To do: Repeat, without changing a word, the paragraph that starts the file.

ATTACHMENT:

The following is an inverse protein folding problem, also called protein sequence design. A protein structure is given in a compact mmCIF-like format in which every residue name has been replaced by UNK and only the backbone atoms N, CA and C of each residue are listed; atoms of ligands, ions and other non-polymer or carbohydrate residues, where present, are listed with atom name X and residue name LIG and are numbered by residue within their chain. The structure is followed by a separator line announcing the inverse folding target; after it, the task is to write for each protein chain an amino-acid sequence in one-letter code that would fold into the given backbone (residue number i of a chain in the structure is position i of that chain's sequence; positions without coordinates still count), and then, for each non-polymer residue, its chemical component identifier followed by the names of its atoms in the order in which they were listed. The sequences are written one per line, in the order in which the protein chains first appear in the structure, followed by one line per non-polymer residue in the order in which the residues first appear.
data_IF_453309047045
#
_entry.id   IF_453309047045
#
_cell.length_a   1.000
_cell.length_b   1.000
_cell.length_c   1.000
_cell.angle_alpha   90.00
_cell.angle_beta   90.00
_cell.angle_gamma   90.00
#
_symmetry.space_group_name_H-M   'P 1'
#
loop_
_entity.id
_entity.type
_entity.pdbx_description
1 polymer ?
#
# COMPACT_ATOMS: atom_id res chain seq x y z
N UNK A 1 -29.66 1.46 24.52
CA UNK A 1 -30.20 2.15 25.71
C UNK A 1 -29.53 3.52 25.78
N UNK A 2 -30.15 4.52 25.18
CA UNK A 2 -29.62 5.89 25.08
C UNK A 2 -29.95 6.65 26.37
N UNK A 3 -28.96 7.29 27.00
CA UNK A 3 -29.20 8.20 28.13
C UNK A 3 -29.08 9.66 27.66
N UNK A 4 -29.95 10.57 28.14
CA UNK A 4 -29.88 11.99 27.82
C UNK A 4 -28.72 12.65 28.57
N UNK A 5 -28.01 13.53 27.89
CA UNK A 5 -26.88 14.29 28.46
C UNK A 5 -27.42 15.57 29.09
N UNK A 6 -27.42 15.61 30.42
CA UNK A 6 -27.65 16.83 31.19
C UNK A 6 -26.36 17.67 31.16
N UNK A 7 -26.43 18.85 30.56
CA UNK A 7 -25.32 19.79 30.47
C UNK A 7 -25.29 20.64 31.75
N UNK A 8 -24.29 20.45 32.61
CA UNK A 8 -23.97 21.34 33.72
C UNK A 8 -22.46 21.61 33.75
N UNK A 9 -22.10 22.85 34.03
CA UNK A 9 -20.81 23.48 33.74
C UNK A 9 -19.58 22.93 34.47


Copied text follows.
The following is an inverse protein folding problem, also called protein sequence design. A protein structure is given in a compact mmCIF-like format in which every residue name has been replaced by UNK and only the backbone atoms N, CA and C of each residue are listed; atoms of ligands, ions and other non-polymer or carbohydrate residues, where present, are listed with atom name X and residue name LIG and are numbered by residue within their chain. The structure is followed by a separator line announcing the inverse folding target; after it, the task is to write for each protein chain an amino-acid sequence in one-letter code that would fold into the given backbone (residue number i of a chain in the structure is position i of that chain's sequence; positions without coordinates still count), and then, for each non-polymer residue, its chemical component identifier followed by the names of its atoms in the order in which they were listed. The sequences are written one per line, in the order in which the protein chains first appear in the structure, followed by one line per non-polymer residue in the order in which the residues first appear.